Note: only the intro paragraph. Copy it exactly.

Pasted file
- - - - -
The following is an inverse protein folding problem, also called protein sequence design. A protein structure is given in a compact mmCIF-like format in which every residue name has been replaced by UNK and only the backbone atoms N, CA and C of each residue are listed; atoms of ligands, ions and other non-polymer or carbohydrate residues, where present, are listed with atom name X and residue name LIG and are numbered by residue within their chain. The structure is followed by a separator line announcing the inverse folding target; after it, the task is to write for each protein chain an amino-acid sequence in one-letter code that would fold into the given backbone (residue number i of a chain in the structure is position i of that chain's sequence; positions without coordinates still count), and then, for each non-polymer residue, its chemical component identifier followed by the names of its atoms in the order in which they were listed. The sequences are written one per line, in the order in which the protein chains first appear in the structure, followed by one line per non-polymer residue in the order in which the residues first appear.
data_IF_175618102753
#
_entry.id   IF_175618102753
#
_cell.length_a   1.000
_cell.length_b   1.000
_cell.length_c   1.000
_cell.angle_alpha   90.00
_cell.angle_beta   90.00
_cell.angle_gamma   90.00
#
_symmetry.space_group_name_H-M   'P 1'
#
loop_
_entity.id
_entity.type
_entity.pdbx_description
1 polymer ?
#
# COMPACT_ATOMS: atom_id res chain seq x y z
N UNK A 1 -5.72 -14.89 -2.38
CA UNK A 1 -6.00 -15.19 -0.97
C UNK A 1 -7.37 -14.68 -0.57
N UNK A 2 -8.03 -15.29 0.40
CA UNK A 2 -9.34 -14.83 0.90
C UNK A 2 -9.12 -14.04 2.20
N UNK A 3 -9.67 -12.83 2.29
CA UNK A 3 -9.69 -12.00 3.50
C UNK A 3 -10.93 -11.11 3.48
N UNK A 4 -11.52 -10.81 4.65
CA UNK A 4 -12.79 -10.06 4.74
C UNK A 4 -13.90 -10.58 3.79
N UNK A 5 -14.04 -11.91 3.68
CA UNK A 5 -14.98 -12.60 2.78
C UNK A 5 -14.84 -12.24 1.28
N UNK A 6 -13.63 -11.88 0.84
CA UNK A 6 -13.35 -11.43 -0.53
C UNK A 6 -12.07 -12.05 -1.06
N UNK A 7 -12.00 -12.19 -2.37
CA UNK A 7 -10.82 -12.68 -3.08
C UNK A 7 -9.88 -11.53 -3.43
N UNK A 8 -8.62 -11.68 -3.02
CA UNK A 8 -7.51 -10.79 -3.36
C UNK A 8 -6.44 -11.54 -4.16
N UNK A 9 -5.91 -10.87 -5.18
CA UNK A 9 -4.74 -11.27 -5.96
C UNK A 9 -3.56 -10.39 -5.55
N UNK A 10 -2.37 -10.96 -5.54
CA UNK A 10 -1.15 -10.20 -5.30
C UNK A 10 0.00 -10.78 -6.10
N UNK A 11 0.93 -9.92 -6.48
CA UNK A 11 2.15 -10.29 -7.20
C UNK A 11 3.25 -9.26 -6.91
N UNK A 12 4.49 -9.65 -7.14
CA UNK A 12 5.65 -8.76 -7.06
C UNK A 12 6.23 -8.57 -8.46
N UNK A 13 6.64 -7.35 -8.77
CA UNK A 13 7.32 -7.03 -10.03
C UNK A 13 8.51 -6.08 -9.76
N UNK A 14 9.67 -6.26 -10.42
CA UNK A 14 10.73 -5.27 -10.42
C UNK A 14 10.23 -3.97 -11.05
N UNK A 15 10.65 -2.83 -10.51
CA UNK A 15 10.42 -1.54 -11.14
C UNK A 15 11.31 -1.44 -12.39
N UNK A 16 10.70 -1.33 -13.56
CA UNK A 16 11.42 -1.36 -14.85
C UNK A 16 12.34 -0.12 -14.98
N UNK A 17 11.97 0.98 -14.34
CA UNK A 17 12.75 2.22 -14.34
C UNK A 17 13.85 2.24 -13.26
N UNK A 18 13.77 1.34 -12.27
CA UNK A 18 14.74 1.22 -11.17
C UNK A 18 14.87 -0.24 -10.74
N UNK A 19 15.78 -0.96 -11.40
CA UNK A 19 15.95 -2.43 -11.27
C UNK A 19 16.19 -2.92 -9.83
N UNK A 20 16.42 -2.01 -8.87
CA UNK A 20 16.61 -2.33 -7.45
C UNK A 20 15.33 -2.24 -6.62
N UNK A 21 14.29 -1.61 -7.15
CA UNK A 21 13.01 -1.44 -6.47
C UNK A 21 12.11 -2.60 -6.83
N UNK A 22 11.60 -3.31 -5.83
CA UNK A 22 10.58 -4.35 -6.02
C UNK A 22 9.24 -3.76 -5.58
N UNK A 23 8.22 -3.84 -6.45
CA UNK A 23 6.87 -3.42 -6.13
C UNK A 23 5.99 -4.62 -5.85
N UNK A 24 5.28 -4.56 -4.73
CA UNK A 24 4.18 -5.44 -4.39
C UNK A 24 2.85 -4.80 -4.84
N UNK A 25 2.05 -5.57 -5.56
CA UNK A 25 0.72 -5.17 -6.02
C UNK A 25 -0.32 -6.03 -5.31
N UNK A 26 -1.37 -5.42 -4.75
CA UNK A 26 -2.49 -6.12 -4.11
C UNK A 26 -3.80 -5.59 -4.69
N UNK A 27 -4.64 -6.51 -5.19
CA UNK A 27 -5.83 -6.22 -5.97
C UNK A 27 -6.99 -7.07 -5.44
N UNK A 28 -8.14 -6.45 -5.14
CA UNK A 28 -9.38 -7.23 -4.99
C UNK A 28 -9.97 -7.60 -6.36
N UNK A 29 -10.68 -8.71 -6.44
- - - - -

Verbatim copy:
The following is an inverse protein folding problem, also called protein sequence design. A protein structure is given in a compact mmCIF-like format in which every residue name has been replaced by UNK and only the backbone atoms N, CA and C of each residue are listed; atoms of ligands, ions and other non-polymer or carbohydrate residues, where present, are listed with atom name X and residue name LIG and are numbered by residue within their chain. The structure is followed by a separator line announcing the inverse folding target; after it, the task is to write for each protein chain an amino-acid sequence in one-letter code that would fold into the given backbone (residue number i of a chain in the structure is position i of that chain's sequence; positions without coordinates still count), and then, for each non-polymer residue, its chemical component identifier followed by the names of its atoms in the order in which they were listed. The sequences are written one per line, in the order in which the protein chains first appear in the structure, followed by one line per non-polymer residue in the order in which the residues first appear.